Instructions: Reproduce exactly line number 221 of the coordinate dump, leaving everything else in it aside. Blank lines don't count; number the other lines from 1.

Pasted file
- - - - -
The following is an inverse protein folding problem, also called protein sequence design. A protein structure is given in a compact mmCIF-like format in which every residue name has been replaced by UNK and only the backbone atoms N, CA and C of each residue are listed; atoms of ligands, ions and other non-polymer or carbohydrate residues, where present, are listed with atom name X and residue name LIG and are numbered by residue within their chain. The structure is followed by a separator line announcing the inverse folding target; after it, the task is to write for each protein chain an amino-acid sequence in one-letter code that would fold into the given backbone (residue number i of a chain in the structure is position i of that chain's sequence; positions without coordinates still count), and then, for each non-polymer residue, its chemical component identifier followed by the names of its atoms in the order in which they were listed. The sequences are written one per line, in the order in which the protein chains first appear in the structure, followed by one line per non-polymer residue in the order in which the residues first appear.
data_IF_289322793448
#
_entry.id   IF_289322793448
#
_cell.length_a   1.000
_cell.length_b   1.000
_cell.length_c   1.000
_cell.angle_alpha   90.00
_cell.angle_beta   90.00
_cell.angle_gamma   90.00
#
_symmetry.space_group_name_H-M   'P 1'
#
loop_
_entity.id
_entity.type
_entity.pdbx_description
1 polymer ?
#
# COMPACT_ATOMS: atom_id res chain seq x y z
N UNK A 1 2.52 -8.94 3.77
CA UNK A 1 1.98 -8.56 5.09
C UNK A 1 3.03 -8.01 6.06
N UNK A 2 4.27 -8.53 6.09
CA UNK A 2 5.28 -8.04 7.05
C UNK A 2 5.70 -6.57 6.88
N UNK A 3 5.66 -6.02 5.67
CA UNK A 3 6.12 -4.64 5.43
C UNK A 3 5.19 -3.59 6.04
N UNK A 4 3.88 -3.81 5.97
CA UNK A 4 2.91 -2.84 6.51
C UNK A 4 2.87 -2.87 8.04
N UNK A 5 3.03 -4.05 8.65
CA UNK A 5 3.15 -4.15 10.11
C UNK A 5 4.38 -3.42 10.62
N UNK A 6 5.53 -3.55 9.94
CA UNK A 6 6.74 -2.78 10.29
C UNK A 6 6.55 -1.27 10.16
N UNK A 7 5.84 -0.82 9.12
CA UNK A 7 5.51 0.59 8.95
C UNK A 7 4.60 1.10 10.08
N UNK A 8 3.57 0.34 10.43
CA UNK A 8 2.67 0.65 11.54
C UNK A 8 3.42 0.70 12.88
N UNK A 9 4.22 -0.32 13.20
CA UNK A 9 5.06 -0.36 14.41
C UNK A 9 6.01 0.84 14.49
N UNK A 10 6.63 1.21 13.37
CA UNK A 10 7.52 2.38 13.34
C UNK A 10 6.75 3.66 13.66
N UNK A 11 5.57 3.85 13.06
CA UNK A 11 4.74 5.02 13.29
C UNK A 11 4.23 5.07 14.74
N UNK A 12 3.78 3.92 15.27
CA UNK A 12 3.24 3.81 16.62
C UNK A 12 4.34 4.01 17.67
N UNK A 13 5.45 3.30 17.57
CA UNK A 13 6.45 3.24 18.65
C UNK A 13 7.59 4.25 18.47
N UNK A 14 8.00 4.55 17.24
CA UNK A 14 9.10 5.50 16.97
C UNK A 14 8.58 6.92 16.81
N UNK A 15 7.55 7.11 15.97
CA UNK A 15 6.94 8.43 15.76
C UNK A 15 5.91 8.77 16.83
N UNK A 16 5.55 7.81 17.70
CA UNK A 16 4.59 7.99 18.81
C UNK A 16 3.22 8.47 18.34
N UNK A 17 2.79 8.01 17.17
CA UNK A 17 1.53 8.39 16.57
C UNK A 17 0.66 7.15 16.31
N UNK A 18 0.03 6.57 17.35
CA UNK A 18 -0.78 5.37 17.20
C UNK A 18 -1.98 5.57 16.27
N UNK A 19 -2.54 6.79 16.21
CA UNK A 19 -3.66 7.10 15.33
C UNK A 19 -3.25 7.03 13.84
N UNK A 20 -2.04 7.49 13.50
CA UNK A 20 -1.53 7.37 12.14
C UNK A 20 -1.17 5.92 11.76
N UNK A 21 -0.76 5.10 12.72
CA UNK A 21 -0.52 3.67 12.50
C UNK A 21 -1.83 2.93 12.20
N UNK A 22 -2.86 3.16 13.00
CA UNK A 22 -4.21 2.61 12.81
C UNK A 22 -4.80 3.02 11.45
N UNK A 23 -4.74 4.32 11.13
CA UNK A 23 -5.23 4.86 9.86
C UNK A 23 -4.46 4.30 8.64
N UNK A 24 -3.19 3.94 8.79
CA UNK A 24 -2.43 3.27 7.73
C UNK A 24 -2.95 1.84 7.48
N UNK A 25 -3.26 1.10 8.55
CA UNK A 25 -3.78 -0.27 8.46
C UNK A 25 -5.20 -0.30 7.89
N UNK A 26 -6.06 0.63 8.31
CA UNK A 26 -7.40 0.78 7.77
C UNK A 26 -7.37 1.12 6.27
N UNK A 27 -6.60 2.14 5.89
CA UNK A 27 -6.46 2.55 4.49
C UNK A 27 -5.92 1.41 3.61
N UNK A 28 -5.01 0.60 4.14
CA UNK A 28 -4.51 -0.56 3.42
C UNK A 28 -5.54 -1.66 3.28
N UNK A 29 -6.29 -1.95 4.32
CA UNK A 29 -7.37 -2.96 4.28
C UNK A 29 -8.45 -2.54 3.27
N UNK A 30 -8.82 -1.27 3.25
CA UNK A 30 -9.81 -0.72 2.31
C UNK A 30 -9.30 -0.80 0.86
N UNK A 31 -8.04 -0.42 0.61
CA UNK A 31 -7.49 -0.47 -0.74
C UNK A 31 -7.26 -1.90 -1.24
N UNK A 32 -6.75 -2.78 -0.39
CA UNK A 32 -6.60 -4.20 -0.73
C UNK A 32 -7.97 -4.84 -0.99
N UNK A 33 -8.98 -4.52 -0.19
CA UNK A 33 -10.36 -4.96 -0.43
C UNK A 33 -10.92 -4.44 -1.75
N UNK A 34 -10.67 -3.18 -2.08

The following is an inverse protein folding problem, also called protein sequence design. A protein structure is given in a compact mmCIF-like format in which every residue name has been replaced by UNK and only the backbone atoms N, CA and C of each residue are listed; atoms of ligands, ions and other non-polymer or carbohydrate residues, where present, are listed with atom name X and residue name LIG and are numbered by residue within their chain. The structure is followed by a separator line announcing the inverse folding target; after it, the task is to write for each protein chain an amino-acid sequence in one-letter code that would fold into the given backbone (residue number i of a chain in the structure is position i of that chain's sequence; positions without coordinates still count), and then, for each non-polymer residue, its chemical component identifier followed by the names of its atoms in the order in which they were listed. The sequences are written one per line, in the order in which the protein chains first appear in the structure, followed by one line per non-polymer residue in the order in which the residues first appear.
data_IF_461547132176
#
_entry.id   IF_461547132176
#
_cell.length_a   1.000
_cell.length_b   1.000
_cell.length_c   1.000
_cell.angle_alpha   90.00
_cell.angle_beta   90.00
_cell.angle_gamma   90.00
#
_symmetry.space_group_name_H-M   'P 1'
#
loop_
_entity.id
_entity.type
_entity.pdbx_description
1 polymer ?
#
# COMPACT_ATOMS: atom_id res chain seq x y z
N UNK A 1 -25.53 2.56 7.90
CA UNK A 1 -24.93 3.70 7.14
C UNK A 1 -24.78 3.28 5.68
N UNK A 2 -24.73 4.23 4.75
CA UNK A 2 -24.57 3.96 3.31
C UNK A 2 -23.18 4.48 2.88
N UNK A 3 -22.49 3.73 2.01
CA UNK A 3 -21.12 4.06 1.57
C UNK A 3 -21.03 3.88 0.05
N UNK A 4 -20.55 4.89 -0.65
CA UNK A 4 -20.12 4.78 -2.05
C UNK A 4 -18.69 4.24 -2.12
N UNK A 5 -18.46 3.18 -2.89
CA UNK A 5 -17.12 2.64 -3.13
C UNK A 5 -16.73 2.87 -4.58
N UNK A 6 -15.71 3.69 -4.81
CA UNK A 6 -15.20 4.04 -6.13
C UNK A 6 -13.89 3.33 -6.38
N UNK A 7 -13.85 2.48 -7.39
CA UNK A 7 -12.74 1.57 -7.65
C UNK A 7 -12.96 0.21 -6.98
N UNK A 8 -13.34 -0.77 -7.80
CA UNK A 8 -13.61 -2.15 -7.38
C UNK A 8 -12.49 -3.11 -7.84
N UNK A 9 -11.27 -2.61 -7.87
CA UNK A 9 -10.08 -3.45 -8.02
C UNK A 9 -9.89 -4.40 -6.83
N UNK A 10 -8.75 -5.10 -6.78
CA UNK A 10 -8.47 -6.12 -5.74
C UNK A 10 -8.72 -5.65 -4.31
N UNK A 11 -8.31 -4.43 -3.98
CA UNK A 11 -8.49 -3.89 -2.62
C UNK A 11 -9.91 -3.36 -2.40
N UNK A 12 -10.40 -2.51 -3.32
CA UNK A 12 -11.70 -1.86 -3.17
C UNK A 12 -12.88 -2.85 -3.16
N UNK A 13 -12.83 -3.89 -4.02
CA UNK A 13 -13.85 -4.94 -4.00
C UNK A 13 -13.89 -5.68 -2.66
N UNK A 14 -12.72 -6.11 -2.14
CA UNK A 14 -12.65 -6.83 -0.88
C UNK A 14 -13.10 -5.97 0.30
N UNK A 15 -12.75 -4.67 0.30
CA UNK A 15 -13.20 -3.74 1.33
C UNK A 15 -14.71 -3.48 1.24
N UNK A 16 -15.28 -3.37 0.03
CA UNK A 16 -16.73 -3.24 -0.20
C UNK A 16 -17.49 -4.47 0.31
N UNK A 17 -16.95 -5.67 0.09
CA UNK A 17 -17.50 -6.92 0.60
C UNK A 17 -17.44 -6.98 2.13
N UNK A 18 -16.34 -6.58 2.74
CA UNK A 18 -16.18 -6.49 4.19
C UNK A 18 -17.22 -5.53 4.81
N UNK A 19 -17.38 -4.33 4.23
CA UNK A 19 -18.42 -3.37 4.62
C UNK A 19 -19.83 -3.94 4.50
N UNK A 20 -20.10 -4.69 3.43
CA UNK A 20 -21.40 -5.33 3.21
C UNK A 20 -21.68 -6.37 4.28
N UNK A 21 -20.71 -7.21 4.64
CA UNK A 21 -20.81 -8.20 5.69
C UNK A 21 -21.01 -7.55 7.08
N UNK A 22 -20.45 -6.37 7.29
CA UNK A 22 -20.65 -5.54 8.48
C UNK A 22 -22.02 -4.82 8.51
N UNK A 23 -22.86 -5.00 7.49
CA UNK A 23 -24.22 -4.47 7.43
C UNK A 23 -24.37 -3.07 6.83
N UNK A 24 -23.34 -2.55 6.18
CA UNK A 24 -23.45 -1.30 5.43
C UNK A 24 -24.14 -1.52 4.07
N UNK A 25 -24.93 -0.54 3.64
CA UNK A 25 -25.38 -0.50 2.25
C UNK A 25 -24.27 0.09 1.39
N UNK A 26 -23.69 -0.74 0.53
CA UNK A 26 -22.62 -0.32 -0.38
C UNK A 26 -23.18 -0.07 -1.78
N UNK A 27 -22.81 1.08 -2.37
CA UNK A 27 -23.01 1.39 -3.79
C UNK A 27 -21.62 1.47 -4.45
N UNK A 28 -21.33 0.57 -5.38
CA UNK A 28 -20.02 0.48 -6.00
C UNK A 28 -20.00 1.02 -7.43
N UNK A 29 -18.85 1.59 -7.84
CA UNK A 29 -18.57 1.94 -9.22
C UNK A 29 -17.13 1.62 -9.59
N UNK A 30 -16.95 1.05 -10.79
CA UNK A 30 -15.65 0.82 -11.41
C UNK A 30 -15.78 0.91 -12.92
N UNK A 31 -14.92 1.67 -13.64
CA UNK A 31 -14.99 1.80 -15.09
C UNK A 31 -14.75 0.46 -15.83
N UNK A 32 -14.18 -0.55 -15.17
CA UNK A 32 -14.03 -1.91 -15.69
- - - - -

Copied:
N UNK A 27 -22.81 1.08 -2.37